He then went on to talk about a job he landed in Egypt which changed the course of his life. This new job was not about dinosaurs – it had to do with nutrition – something very different than what he had studied as an undergraduate at UC Berkeley. It just goes to show that we can never predict anything. During this portion of his career, Grivetti describes his experience of being an American in Egypt during the Six-Day War between Egypt and Israel. He very smoothly tied in important historical events with the course of his own life so we got a real sense of his experience. This was just one of many instances that had an impact on his life. It gave a sense of how much we are impacted by the world around us.

“Several critical events shaped my life while working in Egypt. The first drew me away from any future interests in micropaleontology and single-cell organisms, and ultimately into the integrated fields of geography, health, medicine, and nutrition. One morning while working at Sindion two boys approached me with a concern regarding their friend. One of the boys said to me: Mr. Louis, we are worried about our friend. Why, I asked in return? Because, Mr. Louis, when the three of us go down to the canal and piss, his piss is always yellow or white, and as you know, Mr. Louis, the true color of piss is red!”

“Hematuria – or blood in the urine – is one of the classic physical signs of shistosomiasis or bilharziasis, a debilitating parasitic disease where worms enter the body through contact with irrigation water; the worms mate inside the body; the females lay eggs with sharp spines; these eggs then pass through the human host’s urinary system and rip and tear tissue causing extensive blood loss that passes out with the urine. After just two urine tests, 95% of the students at the Sindion school tested positive for shistosome eggs and/or hematuria. The lesson I learned from these two perceptive Egyptian village boys was that health is relative. I would expect that any of you – if you looked down in the toilet bowl later this evening and saw blood in YOUR urine that you immediately would make an appointment to see your doctor. But not so at this time in Egypt: to these Egyptian boys bloody urine was considered normal. The oddity was NOT having red urine. This event was so pivotal in my life that I renewed my contract with Vanderbilt University, and I made the professional commitment to remain in a health, medical, nutritional field and to work internationally.”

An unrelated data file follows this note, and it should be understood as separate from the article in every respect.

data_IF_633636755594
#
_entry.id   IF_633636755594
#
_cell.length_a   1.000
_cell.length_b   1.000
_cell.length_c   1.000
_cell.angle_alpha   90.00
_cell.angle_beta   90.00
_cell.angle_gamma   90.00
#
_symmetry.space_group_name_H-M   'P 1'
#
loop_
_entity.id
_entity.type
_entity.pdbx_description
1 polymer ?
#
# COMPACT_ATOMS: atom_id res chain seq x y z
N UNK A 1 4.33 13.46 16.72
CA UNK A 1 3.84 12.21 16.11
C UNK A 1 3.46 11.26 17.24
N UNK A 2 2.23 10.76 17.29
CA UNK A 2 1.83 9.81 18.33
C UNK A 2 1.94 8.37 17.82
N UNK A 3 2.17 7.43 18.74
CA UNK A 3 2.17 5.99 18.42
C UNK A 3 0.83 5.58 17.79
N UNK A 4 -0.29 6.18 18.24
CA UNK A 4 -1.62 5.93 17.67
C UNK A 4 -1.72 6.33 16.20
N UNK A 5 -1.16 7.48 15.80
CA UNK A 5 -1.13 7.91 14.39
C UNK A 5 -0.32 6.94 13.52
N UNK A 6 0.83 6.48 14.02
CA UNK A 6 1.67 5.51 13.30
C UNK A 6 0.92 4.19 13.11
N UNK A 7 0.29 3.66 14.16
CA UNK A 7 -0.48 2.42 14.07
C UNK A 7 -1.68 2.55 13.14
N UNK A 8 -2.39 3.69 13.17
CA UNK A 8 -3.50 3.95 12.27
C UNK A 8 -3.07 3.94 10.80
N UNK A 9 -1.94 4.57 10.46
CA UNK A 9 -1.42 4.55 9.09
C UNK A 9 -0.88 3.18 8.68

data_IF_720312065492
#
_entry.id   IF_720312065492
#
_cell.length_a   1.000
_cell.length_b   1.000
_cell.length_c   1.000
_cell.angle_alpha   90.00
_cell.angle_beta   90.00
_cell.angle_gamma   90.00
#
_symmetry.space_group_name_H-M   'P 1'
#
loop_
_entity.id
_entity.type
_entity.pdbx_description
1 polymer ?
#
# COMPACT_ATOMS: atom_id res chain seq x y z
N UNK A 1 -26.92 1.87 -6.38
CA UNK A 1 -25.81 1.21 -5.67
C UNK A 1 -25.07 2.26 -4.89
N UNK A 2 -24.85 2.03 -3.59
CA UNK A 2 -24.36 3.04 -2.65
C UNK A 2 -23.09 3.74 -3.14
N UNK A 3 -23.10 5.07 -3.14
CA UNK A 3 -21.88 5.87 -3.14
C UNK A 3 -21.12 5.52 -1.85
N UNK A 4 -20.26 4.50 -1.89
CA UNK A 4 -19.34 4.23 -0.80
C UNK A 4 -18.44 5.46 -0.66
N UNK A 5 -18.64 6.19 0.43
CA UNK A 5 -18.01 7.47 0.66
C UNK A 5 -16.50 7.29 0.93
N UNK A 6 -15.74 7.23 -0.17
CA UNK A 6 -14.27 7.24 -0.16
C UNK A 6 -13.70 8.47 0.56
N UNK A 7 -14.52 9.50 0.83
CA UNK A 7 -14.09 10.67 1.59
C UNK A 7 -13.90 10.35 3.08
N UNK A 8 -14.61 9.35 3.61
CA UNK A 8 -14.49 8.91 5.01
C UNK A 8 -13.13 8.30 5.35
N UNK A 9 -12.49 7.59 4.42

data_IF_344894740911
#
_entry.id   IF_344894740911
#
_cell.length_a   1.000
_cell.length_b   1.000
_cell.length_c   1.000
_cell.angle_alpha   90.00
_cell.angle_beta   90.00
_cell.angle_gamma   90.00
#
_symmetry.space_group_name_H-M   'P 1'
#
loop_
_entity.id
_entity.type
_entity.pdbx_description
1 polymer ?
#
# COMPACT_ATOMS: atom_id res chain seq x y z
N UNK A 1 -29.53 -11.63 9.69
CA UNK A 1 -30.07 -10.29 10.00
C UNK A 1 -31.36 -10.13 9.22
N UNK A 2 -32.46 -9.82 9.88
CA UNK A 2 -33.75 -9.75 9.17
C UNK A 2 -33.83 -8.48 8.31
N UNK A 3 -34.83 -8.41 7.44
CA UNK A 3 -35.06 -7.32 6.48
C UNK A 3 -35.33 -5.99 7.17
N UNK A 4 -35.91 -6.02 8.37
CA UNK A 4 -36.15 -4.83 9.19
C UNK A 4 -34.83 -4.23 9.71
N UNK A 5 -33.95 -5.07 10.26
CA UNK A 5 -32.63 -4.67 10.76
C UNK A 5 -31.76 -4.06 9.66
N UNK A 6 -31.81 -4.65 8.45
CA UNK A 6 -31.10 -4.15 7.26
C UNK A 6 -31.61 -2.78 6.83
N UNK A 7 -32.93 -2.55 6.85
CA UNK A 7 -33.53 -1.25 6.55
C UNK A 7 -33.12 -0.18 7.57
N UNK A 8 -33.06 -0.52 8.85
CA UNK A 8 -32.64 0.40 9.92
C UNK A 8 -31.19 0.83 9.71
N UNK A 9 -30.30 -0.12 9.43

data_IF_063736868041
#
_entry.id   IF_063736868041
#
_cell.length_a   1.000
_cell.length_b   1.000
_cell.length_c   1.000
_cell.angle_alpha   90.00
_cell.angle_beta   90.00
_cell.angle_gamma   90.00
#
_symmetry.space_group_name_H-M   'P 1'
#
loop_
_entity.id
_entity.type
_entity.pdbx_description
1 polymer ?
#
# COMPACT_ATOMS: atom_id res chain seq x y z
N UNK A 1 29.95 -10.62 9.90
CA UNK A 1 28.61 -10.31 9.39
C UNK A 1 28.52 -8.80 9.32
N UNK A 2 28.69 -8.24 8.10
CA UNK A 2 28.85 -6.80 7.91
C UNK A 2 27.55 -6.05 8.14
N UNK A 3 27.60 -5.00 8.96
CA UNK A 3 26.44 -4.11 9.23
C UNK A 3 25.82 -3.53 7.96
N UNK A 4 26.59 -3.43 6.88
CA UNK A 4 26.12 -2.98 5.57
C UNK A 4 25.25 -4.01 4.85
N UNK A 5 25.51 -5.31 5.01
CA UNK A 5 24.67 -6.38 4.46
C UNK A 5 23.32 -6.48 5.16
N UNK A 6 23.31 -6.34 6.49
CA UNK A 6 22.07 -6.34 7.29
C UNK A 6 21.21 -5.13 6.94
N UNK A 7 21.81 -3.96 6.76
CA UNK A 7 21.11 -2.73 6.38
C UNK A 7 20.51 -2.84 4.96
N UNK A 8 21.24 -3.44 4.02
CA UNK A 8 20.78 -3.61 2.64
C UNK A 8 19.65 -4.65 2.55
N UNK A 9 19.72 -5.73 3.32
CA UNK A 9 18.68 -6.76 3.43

After this, Grivetti elaborated on his career after he returned from Egypt and the path that led him to Davis. He initially came to Davis as a doctoral student in geography and was later hired as an Assistant Professor in both the geography and nutrition departments. This path eventually led him to study the history of chocolate, and so the journey from dinosaurs to chocolate finally makes sense.

“Doors of opportunity open – and they close; opportunities are presented once – and sometimes never again; what you decide to do when presented with a door of opportunity – is up to you. Be prepared for the next door that opens for you!”

He showed a particular enthusiasm for presenting the work of his graduate students and presented several exceptional projects. This accounts for the nearly-full auditorium of the ARC Ballroom, where the lecture took place.

“I am very proud of my graduate students…Cassius Lockett worked in eastern Nigeria among both pastoral and settled Fulani nomads and made the important observation that Fulani women commonly walked 24 miles/day round trip from home to sell food for cash or to barter at local markets, whereas their husbands rode bicycles to the same destination. This gender difference was because Fulani men considered it culturally inappropriate for Fulani women to ride bicycles. So when you go shopping later this weekend in Woodland, don’t be a wimp: walk from Davis to COSTCO and then carry what you bought back to Davis with you – that is essentially what these women did!”